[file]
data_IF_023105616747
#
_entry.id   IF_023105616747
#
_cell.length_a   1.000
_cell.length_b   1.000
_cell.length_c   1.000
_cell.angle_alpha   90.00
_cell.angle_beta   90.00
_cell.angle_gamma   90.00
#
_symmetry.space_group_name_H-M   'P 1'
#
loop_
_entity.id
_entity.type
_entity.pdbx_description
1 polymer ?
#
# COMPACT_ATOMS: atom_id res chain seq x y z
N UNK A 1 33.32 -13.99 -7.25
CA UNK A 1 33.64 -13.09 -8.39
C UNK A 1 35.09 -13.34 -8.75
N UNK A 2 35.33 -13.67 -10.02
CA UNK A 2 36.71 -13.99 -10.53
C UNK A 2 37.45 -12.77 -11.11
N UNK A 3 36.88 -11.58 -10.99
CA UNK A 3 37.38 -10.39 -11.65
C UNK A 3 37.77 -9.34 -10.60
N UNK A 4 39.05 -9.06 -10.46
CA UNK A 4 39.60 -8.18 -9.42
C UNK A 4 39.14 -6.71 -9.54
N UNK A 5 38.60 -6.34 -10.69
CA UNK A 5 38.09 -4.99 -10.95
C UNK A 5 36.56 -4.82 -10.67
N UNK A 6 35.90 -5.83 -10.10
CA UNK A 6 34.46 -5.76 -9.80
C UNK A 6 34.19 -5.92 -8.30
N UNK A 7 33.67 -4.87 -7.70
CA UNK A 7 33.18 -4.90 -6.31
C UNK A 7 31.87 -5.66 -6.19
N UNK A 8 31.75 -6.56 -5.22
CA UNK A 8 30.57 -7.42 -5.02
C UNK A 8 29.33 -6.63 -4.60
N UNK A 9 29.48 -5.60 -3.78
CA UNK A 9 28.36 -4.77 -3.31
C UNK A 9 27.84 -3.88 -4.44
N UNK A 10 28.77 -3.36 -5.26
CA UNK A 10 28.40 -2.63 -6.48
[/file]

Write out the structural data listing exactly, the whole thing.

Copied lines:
data_IF_023105616747
#
_entry.id   IF_023105616747
#
_cell.length_a   1.000
_cell.length_b   1.000
_cell.length_c   1.000
_cell.angle_alpha   90.00
_cell.angle_beta   90.00
_cell.angle_gamma   90.00
#
_symmetry.space_group_name_H-M   'P 1'
#
loop_
_entity.id
_entity.type
_entity.pdbx_description
1 polymer ?
#
# COMPACT_ATOMS: atom_id res chain seq x y z
N UNK A 1 33.32 -13.99 -7.25
CA UNK A 1 33.64 -13.09 -8.39
C UNK A 1 35.09 -13.34 -8.75
N UNK A 2 35.33 -13.67 -10.02
CA UNK A 2 36.71 -13.99 -10.53
C UNK A 2 37.45 -12.77 -11.11
N UNK A 3 36.88 -11.58 -10.99
CA UNK A 3 37.38 -10.39 -11.65
C UNK A 3 37.77 -9.34 -10.60
N UNK A 4 39.05 -9.06 -10.46
CA UNK A 4 39.60 -8.18 -9.42
C UNK A 4 39.14 -6.71 -9.54
N UNK A 5 38.60 -6.34 -10.69
CA UNK A 5 38.09 -4.99 -10.95
C UNK A 5 36.56 -4.82 -10.67
N UNK A 6 35.90 -5.83 -10.10
CA UNK A 6 34.46 -5.76 -9.80
C UNK A 6 34.19 -5.92 -8.30
N UNK A 7 33.67 -4.87 -7.70
CA UNK A 7 33.18 -4.90 -6.31
C UNK A 7 31.87 -5.66 -6.19
N UNK A 8 31.75 -6.56 -5.22
CA UNK A 8 30.57 -7.42 -5.02
C UNK A 8 29.33 -6.63 -4.60
N UNK A 9 29.48 -5.60 -3.78
CA UNK A 9 28.36 -4.77 -3.31
C UNK A 9 27.84 -3.88 -4.44
N UNK A 10 28.77 -3.36 -5.26
CA UNK A 10 28.40 -2.63 -6.48